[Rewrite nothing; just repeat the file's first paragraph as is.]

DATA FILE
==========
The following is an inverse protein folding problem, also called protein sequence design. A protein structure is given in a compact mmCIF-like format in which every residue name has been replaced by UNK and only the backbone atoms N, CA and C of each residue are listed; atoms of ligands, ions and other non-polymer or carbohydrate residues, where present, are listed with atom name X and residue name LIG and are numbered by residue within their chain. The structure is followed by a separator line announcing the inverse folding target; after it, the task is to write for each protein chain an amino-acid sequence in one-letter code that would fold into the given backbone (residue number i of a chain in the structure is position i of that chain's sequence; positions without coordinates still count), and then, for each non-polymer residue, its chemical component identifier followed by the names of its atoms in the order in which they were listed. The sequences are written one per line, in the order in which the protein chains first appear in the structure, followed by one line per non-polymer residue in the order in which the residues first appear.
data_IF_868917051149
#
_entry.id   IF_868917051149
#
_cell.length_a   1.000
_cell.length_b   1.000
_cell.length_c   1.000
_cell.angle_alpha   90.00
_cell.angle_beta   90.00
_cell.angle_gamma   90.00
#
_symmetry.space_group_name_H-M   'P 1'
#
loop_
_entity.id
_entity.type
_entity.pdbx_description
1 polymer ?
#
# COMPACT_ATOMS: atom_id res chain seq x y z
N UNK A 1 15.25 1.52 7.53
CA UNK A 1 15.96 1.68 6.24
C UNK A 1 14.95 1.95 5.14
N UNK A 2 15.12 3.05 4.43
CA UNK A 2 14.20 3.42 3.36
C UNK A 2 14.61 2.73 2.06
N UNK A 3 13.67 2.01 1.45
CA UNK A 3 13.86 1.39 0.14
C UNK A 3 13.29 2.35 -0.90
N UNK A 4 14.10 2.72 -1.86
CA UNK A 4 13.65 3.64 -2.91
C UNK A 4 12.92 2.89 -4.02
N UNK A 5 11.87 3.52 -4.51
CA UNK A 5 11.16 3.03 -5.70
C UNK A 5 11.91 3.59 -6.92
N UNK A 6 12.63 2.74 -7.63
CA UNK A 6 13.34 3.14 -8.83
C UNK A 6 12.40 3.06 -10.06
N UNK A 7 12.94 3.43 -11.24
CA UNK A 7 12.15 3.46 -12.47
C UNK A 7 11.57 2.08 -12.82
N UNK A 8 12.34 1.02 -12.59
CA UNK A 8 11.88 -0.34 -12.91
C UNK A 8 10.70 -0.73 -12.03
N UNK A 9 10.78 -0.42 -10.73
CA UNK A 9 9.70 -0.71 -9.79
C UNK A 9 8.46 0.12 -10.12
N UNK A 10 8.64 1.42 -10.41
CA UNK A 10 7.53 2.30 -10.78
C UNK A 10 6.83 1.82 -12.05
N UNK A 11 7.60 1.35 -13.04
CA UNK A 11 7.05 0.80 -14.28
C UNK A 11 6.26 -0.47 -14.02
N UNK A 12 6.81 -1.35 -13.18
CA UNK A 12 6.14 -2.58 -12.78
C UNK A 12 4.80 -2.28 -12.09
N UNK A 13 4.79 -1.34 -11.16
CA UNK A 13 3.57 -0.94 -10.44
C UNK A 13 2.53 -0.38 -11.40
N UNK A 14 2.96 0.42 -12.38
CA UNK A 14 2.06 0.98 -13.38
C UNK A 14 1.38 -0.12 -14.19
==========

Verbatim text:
The following is an inverse protein folding problem, also called protein sequence design. A protein structure is given in a compact mmCIF-like format in which every residue name has been replaced by UNK and only the backbone atoms N, CA and C of each residue are listed; atoms of ligands, ions and other non-polymer or carbohydrate residues, where present, are listed with atom name X and residue name LIG and are numbered by residue within their chain. The structure is followed by a separator line announcing the inverse folding target; after it, the task is to write for each protein chain an amino-acid sequence in one-letter code that would fold into the given backbone (residue number i of a chain in the structure is position i of that chain's sequence; positions without coordinates still count), and then, for each non-polymer residue, its chemical component identifier followed by the names of its atoms in the order in which they were listed. The sequences are written one per line, in the order in which the protein chains first appear in the structure, followed by one line per non-polymer residue in the order in which the residues first appear.